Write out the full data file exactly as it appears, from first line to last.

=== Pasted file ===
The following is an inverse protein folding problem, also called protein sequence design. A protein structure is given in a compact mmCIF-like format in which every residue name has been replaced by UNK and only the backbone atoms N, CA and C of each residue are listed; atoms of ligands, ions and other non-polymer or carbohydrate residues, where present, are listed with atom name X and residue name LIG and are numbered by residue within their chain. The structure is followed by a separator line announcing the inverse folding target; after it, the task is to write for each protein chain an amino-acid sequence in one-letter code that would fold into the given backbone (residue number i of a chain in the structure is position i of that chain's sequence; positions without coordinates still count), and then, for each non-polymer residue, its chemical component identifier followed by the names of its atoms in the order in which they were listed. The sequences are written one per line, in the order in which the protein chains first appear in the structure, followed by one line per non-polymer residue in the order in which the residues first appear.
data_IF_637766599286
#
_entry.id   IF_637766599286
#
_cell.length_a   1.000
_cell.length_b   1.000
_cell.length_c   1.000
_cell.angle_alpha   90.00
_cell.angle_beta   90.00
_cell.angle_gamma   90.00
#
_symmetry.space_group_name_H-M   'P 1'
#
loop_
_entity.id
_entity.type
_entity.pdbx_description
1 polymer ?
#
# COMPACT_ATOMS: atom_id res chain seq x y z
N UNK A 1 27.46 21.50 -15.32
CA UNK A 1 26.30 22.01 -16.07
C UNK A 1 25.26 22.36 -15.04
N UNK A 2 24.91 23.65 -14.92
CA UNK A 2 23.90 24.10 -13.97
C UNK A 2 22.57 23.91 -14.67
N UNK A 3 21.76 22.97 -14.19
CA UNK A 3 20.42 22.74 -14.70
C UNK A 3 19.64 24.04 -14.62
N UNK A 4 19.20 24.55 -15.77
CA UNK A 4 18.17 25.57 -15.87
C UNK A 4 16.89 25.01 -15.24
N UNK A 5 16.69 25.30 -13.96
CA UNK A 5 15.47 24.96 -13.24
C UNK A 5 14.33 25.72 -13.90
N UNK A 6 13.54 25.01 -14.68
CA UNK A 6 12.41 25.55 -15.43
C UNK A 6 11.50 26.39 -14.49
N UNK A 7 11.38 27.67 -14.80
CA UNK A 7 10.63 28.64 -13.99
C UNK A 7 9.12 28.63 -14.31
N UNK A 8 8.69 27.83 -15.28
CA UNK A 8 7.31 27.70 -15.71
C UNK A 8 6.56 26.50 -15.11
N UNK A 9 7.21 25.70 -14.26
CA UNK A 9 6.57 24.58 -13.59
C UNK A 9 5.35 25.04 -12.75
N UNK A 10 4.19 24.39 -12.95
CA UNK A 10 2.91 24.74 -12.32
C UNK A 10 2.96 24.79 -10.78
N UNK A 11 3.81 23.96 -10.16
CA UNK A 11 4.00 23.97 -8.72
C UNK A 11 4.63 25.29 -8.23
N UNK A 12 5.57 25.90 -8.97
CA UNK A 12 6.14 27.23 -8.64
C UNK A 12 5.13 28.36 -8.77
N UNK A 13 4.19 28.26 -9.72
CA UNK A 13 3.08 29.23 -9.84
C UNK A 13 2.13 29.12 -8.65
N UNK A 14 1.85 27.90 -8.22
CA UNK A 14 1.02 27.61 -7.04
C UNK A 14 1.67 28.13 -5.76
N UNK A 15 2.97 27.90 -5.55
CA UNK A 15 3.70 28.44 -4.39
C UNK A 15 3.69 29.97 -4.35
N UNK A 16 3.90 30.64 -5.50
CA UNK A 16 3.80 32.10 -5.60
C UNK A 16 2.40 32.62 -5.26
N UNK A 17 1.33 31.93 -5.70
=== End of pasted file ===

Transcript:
The following is an inverse protein folding problem, also called protein sequence design. A protein structure is given in a compact mmCIF-like format in which every residue name has been replaced by UNK and only the backbone atoms N, CA and C of each residue are listed; atoms of ligands, ions and other non-polymer or carbohydrate residues, where present, are listed with atom name X and residue name LIG and are numbered by residue within their chain. The structure is followed by a separator line announcing the inverse folding target; after it, the task is to write for each protein chain an amino-acid sequence in one-letter code that would fold into the given backbone (residue number i of a chain in the structure is position i of that chain's sequence; positions without coordinates still count), and then, for each non-polymer residue, its chemical component identifier followed by the names of its atoms in the order in which they were listed. The sequences are written one per line, in the order in which the protein chains first appear in the structure, followed by one line per non-polymer residue in the order in which the residues first appear.
data_IF_637766599286
#
_entry.id   IF_637766599286
#
_cell.length_a   1.000
_cell.length_b   1.000
_cell.length_c   1.000
_cell.angle_alpha   90.00
_cell.angle_beta   90.00
_cell.angle_gamma   90.00
#
_symmetry.space_group_name_H-M   'P 1'
#
loop_
_entity.id
_entity.type
_entity.pdbx_description
1 polymer ?
#
# COMPACT_ATOMS: atom_id res chain seq x y z
N UNK A 1 27.46 21.50 -15.32
CA UNK A 1 26.30 22.01 -16.07
C UNK A 1 25.26 22.36 -15.04
N UNK A 2 24.91 23.65 -14.92
CA UNK A 2 23.90 24.10 -13.97
C UNK A 2 22.57 23.91 -14.67
N UNK A 3 21.76 22.97 -14.19
CA UNK A 3 20.42 22.74 -14.70
C UNK A 3 19.64 24.04 -14.62
N UNK A 4 19.20 24.55 -15.77
CA UNK A 4 18.17 25.57 -15.87
C UNK A 4 16.89 25.01 -15.24
N UNK A 5 16.69 25.30 -13.96
CA UNK A 5 15.47 24.96 -13.24
C UNK A 5 14.33 25.72 -13.90
N UNK A 6 13.54 25.01 -14.68
CA UNK A 6 12.41 25.55 -15.43
C UNK A 6 11.50 26.39 -14.49
N UNK A 7 11.38 27.67 -14.80
CA UNK A 7 10.63 28.64 -13.99
C UNK A 7 9.12 28.63 -14.31
N UNK A 8 8.69 27.83 -15.28
CA UNK A 8 7.31 27.70 -15.71
C UNK A 8 6.56 26.50 -15.11
N UNK A 9 7.21 25.70 -14.26
CA UNK A 9 6.57 24.58 -13.59
C UNK A 9 5.35 25.04 -12.75
N UNK A 10 4.19 24.39 -12.95
CA UNK A 10 2.91 24.74 -12.32
C UNK A 10 2.96 24.79 -10.78
N UNK A 11 3.81 23.96 -10.16
CA UNK A 11 4.00 23.97 -8.72
C UNK A 11 4.63 25.29 -8.23
N UNK A 12 5.57 25.90 -8.97
CA UNK A 12 6.14 27.23 -8.64
C UNK A 12 5.13 28.36 -8.77
N UNK A 13 4.19 28.26 -9.72
CA UNK A 13 3.08 29.23 -9.84
C UNK A 13 2.13 29.12 -8.65
N UNK A 14 1.85 27.90 -8.22
CA UNK A 14 1.02 27.61 -7.04
C UNK A 14 1.67 28.13 -5.76
N UNK A 15 2.97 27.90 -5.55
CA UNK A 15 3.70 28.44 -4.39
C UNK A 15 3.69 29.97 -4.35
N UNK A 16 3.90 30.64 -5.50
CA UNK A 16 3.80 32.10 -5.60
C UNK A 16 2.40 32.62 -5.26
N UNK A 17 1.33 31.93 -5.70